Let’s get to know the Houston Astros third round draft pick, Vanderbilt pitcher Tyler Brown.
Despite having a farm system that has no shortage of right-handed pitching talent, and despite the fact that he used the team’s first pick in the 2020 draft on a right-handed pitcher, Houston Astros GM James Click went to the well again with the third round pick. But when you find out more about Tyler Brown, it’s hard to disagree with the choice.
Brown has spent the past three seasons pitching for Vanderbilt University, one of college’s premier programs. He’s pitched almost exclusively in relief, though the Astros will apparently try to develop him as a starter. It looks like he expects to sign, so there should be no problems there.
The Scouting Report
Brown has had plenty of success as the Vanderbilt closer. He set a school record with 17 saves in 2019, pitching to a 2.19 ERA with 11.9 strikeouts per nine, 1.6 walks per nine, 6.4 hits per nine and 0.2 homers per nine. He put up a 2.53 ERA in seven appearances in 2020.
His fastball sits in the low-to-mid 90s and has some running action that allows him to miss bats. His best offspeed offering is a mid-80s slider, but he also offers a deep mid-70s curveball and changeup in the low 80s. With a four-pitch mix, it’s easy to see why the Astros want to try him as a starter.
He’s displayed a tendency to throw strikes with consistency and has a strong frame at 6’4″ and 242 pounds. He was ranked No. 133 among MLB.com’s Top 200 draft prospects, so by all appearances the Astros are getting a solid young player with plenty of upside.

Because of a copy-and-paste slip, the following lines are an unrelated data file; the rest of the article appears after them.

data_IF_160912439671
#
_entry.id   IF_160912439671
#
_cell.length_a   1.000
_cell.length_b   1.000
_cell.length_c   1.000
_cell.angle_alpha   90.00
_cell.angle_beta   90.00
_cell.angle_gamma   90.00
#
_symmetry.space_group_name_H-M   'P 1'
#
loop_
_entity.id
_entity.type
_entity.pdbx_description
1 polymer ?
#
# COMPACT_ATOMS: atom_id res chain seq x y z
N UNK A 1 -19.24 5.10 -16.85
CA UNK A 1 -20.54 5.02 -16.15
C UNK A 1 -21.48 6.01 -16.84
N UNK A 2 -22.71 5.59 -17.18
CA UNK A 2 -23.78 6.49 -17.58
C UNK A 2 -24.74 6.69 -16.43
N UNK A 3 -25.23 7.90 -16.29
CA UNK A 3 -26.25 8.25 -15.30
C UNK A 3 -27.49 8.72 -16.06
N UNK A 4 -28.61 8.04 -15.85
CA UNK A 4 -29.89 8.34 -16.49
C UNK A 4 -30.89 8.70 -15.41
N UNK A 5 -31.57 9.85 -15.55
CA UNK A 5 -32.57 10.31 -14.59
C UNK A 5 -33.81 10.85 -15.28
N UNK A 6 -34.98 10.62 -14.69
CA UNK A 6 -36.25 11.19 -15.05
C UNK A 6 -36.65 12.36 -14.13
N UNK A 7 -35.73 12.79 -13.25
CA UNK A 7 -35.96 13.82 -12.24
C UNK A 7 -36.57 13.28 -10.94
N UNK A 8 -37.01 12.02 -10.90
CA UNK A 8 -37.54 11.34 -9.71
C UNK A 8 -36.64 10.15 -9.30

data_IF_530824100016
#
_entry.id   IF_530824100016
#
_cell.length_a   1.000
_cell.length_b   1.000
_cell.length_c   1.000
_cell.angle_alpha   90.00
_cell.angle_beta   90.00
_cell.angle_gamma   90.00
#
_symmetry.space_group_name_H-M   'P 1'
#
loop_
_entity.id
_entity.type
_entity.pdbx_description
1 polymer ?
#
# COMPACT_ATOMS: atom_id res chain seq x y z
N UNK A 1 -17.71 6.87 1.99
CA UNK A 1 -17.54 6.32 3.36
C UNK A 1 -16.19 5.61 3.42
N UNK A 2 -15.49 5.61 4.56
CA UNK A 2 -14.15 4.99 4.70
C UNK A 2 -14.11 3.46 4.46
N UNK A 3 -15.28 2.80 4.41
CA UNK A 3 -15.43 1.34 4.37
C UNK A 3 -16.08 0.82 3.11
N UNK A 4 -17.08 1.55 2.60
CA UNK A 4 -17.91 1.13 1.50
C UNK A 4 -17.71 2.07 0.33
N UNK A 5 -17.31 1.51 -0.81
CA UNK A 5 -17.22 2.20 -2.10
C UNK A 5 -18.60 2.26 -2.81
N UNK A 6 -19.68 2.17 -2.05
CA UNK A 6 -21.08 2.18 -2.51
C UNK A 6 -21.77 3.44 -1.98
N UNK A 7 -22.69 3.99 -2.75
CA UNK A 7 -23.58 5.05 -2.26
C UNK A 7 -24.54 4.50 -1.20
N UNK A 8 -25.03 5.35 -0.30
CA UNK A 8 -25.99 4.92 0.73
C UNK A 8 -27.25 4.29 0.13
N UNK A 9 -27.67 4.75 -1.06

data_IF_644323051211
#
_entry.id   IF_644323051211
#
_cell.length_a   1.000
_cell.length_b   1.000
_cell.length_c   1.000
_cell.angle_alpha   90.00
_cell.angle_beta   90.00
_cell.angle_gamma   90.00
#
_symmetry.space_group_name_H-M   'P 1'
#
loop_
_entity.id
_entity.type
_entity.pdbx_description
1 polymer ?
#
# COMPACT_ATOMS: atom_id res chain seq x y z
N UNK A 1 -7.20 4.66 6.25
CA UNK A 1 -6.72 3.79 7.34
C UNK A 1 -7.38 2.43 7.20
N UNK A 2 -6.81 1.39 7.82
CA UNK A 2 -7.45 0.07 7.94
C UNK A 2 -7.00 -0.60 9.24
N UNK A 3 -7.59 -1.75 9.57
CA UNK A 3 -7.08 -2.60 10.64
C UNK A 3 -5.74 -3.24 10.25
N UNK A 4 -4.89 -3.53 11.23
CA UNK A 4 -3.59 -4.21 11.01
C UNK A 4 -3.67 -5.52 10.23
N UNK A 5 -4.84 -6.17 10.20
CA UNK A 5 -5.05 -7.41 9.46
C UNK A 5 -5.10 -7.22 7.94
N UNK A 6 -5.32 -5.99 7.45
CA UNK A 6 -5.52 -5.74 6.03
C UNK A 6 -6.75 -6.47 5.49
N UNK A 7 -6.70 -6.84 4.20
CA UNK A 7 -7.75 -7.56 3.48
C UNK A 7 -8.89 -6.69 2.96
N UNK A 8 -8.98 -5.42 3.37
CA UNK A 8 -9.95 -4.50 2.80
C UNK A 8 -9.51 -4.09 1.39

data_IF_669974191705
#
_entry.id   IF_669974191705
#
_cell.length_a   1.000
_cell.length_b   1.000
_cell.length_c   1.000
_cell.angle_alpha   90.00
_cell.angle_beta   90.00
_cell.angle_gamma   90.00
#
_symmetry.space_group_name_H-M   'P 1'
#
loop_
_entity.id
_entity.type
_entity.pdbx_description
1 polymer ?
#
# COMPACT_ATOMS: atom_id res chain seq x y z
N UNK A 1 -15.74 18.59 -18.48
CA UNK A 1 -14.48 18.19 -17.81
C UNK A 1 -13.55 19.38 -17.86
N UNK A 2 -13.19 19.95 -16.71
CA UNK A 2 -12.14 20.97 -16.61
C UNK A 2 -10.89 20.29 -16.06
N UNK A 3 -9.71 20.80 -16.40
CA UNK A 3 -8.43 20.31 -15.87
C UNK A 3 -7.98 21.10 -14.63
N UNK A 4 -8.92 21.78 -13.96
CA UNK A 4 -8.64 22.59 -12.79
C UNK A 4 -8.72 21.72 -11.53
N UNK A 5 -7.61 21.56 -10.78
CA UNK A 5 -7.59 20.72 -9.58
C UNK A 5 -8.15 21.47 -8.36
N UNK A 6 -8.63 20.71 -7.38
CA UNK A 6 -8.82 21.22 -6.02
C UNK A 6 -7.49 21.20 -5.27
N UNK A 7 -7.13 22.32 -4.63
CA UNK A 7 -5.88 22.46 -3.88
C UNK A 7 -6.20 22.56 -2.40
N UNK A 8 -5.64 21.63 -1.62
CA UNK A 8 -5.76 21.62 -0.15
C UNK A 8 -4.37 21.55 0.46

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If they’re getting a good player, it seems like they’re getting an even better person. Brown’s life story could be made into a film, and he’s exactly the type of player fans will want to root for. You can’t help but want to see this guy succeed.
Brown, a native of Ohio, lost his mother to cancer when he was 13 and was estranged from his father. He bounced around between a few homes after her death before being adopted by a kindred spirit who helped him continue his baseball career and get him caught up academically, where he had fallen far behind.
Then, while pitching for Vanderbilt Coach Tim Corbin on a scouting visit, he tore the UCL in his pitching elbow and had to undergo Tommy John surgery. Corbin remained interested while other coaches shied away, though, and Brown eventually rewarded him.
Then, shortly before enrolling at Vanderbilt, Brown found out he was going to be a father. When his daughter was born in March 2018, she had Down syndrome as well as a serious heart condition that required multiple surgeries.
But, thankfully, she has survived, and Brown’s attitude is amazing. “I am so proud to stand with Bella as my child with Down syndrome,” he said. “How could I have ever doubted God? Bella has turned into the biggest blessing.”
Brown is the type of player an entire fan base can rally around, and he’s pretty talented on the field too. Here’s hoping he makes it to the big leagues and has a long, successful career with the Astros.